Officially Approved By: Karate Association of India (KAI) & Karate-Do Association of Bengal(KAB)

KAB Affiliated to: Karate Association of India & Bengal Olympic Association

Member: World Karate Federation, Asian Karate-Do Federation, South Asian Karate-Do Federation, Darjeeling Gorkha Karate-Do Association & Kalimpong District Karate-Do Association

KAI Recognized By: Indian Olympic Association & Govt. of India (Ministry of Youth Affairs & Sports)

History of Karate

Legend says that about 1,400 years ago a monk named daruma came to China from India and taught Buddhism. He also taught his disciples a weaponless combat technique for physical fitness and self-defense.
Typical characteristics of Chinese fighting styles are body shifting, circular or elliptical hand movement blocking, and low kicking. From these points one can sense the Chinese principle of harmony: "Do not fight directly with power against power;" rather, use "softness against hardness." These circular movements and low kicks tend to be practical and economical in terms of fighting.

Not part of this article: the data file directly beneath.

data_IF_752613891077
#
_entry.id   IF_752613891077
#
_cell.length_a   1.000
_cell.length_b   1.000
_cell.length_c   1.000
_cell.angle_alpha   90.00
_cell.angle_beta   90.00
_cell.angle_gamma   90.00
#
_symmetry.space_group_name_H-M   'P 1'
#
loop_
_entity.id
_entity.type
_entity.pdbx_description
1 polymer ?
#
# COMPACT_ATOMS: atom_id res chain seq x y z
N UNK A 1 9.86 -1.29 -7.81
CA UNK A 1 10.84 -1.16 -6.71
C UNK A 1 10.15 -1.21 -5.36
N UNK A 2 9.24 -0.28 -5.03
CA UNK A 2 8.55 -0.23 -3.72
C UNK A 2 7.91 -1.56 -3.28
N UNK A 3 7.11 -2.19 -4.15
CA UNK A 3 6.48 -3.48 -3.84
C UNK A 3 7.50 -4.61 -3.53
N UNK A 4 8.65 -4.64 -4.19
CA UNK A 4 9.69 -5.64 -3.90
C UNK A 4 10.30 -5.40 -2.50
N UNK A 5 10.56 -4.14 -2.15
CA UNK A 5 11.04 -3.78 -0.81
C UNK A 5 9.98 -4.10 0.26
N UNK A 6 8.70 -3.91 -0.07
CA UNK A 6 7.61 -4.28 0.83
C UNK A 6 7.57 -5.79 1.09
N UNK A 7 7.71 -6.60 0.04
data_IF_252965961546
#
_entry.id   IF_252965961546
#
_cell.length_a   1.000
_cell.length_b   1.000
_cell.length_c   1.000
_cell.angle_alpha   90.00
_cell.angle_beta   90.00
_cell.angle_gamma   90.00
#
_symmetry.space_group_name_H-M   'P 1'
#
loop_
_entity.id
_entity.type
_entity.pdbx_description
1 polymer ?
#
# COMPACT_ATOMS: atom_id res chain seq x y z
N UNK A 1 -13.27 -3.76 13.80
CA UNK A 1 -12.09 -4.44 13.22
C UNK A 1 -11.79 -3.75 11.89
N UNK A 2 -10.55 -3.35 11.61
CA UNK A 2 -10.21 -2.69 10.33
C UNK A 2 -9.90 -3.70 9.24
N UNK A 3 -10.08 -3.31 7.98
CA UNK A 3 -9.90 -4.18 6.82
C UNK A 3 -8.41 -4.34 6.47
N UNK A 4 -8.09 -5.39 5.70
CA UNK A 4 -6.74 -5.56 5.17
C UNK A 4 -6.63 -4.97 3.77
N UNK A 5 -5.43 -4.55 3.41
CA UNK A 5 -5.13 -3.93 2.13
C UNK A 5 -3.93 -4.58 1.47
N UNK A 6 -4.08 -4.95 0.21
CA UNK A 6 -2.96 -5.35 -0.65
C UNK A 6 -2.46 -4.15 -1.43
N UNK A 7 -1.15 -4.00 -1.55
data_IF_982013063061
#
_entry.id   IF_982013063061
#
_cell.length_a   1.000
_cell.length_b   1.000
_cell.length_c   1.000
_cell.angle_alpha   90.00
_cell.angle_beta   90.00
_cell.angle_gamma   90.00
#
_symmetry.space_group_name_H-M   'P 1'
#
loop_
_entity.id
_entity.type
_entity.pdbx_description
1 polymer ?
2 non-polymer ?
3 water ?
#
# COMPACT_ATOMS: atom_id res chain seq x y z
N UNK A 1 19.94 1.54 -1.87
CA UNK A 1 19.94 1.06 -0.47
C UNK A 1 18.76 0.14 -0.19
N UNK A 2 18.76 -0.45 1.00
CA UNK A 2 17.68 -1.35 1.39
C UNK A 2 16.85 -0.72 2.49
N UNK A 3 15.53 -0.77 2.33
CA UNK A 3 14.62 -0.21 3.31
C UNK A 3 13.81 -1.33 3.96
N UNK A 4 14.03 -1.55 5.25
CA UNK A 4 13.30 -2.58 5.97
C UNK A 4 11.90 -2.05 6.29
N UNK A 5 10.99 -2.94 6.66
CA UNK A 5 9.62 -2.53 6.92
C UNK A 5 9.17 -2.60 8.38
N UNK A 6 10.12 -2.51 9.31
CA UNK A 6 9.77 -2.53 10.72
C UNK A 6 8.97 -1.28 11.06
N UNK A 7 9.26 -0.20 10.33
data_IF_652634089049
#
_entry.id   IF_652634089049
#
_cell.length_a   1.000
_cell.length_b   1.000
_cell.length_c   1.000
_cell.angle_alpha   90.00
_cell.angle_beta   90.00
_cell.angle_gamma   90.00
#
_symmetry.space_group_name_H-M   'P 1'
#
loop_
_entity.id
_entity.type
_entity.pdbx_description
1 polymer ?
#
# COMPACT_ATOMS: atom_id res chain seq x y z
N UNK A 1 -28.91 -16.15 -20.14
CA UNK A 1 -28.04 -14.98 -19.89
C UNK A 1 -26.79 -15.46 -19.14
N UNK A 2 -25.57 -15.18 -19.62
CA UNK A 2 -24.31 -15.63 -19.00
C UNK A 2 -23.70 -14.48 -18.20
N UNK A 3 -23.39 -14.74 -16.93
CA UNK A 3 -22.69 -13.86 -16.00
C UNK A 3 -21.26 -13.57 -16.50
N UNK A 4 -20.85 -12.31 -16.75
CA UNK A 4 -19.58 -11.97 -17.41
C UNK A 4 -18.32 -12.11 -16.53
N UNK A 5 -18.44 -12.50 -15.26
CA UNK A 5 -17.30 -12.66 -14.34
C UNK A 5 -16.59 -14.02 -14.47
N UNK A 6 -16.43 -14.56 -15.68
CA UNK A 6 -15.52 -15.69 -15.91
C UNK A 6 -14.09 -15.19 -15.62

The Chinese also utilized and adopted these arts for physical fitness. One of these styles, Tai-Chi-Chuan, attracts people who love harmony and tranquility. In Tai-Chi-Chuan, the same technique is practiced over and over again until it becomes second nature. Many Chinese styles emphasize "chi or ki (in Japanese) development for internal and external power.
The word karate comes from the two words "kara" (empty) and "te" (hand). Thus, karate is known as "empty-hand" and is considered the most efficient and effective way of unarmed combat. Karate itself teaches students to move quickly, block effectively, create strong stances and make powerful strikes using hands and feet. Karate was founded by Gichin Funakoshi (1868). Master Gichin Funakoshi, known all over the world as the Father of modern-day Karate-Do, brought this art from Okinawa to Japan. Sponsored by the Japan Ministry of Education, he gave exhibitions in 1917 and 1922 at physical education expositions all over Tokyo. The major universities invited him to set up Karate-Do teams and hundreds of people studied the art under his guidance, then Karate-Do has flourished to become the world's most popular martial art. Karate develops by training a person physically, mentally and spiritually. Mental and spiritual attitude toward karate, our opponent and also to our self is crucial. Karate was the elevation of the sprit and the practice of humanity. Now Karate has become a Sports activity in the world as Karate has been included in European Games, World Games, Asian Games, and SAARC Games, even in India Karate is included in National Games & State Games as a sports event, and Karate is also recognized by International Olympic Committee.